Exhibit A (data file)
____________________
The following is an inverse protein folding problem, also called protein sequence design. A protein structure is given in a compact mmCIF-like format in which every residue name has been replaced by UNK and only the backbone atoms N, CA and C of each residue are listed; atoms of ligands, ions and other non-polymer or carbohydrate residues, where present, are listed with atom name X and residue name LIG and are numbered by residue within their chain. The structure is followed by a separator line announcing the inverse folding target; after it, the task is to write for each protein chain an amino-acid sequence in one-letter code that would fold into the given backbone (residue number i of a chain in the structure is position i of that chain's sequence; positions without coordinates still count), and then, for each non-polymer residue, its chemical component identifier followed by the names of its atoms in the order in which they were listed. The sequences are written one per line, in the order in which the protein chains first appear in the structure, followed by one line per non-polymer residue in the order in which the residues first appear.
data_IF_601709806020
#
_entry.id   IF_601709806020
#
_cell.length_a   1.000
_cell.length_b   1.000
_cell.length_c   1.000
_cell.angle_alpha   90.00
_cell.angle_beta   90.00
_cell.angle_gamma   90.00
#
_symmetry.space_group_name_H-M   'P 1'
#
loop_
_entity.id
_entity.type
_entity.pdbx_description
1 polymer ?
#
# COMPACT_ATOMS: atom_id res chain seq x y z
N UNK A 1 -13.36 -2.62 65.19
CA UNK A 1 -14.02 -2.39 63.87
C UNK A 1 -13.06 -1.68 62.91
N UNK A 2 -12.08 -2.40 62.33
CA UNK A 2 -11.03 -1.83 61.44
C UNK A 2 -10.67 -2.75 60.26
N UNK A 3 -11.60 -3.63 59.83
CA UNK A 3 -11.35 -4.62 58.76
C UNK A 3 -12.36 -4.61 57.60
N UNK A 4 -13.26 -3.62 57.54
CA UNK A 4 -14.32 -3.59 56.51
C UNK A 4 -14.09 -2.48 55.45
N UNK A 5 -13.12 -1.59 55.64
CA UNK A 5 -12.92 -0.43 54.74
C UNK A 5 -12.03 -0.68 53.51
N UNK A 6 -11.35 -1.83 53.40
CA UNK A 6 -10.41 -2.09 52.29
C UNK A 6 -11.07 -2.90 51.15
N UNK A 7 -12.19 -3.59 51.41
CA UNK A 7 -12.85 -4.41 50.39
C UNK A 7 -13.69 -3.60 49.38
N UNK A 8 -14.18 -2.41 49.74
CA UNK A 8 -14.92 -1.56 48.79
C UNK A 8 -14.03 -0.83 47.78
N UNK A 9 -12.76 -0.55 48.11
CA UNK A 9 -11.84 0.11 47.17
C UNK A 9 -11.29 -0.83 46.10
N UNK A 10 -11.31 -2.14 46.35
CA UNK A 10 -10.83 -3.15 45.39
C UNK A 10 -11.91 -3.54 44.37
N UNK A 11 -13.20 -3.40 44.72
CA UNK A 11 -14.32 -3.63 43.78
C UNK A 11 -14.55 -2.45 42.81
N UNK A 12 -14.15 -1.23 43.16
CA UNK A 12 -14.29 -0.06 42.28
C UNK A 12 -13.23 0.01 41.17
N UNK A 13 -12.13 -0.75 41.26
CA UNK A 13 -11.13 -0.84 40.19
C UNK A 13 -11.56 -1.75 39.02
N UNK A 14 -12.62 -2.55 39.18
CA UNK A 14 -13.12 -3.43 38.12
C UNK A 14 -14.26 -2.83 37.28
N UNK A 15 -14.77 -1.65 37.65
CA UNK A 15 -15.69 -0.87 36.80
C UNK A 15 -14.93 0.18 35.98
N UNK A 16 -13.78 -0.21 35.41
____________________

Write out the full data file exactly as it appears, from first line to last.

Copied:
The following is an inverse protein folding problem, also called protein sequence design. A protein structure is given in a compact mmCIF-like format in which every residue name has been replaced by UNK and only the backbone atoms N, CA and C of each residue are listed; atoms of ligands, ions and other non-polymer or carbohydrate residues, where present, are listed with atom name X and residue name LIG and are numbered by residue within their chain. The structure is followed by a separator line announcing the inverse folding target; after it, the task is to write for each protein chain an amino-acid sequence in one-letter code that would fold into the given backbone (residue number i of a chain in the structure is position i of that chain's sequence; positions without coordinates still count), and then, for each non-polymer residue, its chemical component identifier followed by the names of its atoms in the order in which they were listed. The sequences are written one per line, in the order in which the protein chains first appear in the structure, followed by one line per non-polymer residue in the order in which the residues first appear.
data_IF_601709806020
#
_entry.id   IF_601709806020
#
_cell.length_a   1.000
_cell.length_b   1.000
_cell.length_c   1.000
_cell.angle_alpha   90.00
_cell.angle_beta   90.00
_cell.angle_gamma   90.00
#
_symmetry.space_group_name_H-M   'P 1'
#
loop_
_entity.id
_entity.type
_entity.pdbx_description
1 polymer ?
#
# COMPACT_ATOMS: atom_id res chain seq x y z
N UNK A 1 -13.36 -2.62 65.19
CA UNK A 1 -14.02 -2.39 63.87
C UNK A 1 -13.06 -1.68 62.91
N UNK A 2 -12.08 -2.40 62.33
CA UNK A 2 -11.03 -1.83 61.44
C UNK A 2 -10.67 -2.75 60.26
N UNK A 3 -11.60 -3.63 59.83
CA UNK A 3 -11.35 -4.62 58.76
C UNK A 3 -12.36 -4.61 57.60
N UNK A 4 -13.26 -3.62 57.54
CA UNK A 4 -14.32 -3.59 56.51
C UNK A 4 -14.09 -2.48 55.45
N UNK A 5 -13.12 -1.59 55.64
CA UNK A 5 -12.92 -0.43 54.74
C UNK A 5 -12.03 -0.68 53.51
N UNK A 6 -11.35 -1.83 53.40
CA UNK A 6 -10.41 -2.09 52.29
C UNK A 6 -11.07 -2.90 51.15
N UNK A 7 -12.19 -3.59 51.41
CA UNK A 7 -12.85 -4.41 50.39
C UNK A 7 -13.69 -3.60 49.38
N UNK A 8 -14.18 -2.41 49.74
CA UNK A 8 -14.92 -1.56 48.79
C UNK A 8 -14.03 -0.83 47.78
N UNK A 9 -12.76 -0.55 48.11
CA UNK A 9 -11.84 0.11 47.17
C UNK A 9 -11.29 -0.83 46.10
N UNK A 10 -11.31 -2.14 46.35
CA UNK A 10 -10.83 -3.15 45.39
C UNK A 10 -11.91 -3.54 44.37
N UNK A 11 -13.20 -3.40 44.72
CA UNK A 11 -14.32 -3.63 43.78
C UNK A 11 -14.55 -2.45 42.81
N UNK A 12 -14.15 -1.23 43.16
CA UNK A 12 -14.29 -0.06 42.28
C UNK A 12 -13.23 0.01 41.17
N UNK A 13 -12.13 -0.75 41.26
CA UNK A 13 -11.13 -0.84 40.19
C UNK A 13 -11.56 -1.75 39.02
N UNK A 14 -12.62 -2.55 39.18
CA UNK A 14 -13.12 -3.43 38.12
C UNK A 14 -14.26 -2.83 37.28
N UNK A 15 -14.77 -1.65 37.65
CA UNK A 15 -15.69 -0.87 36.80
C UNK A 15 -14.93 0.18 35.98
N UNK A 16 -13.78 -0.21 35.41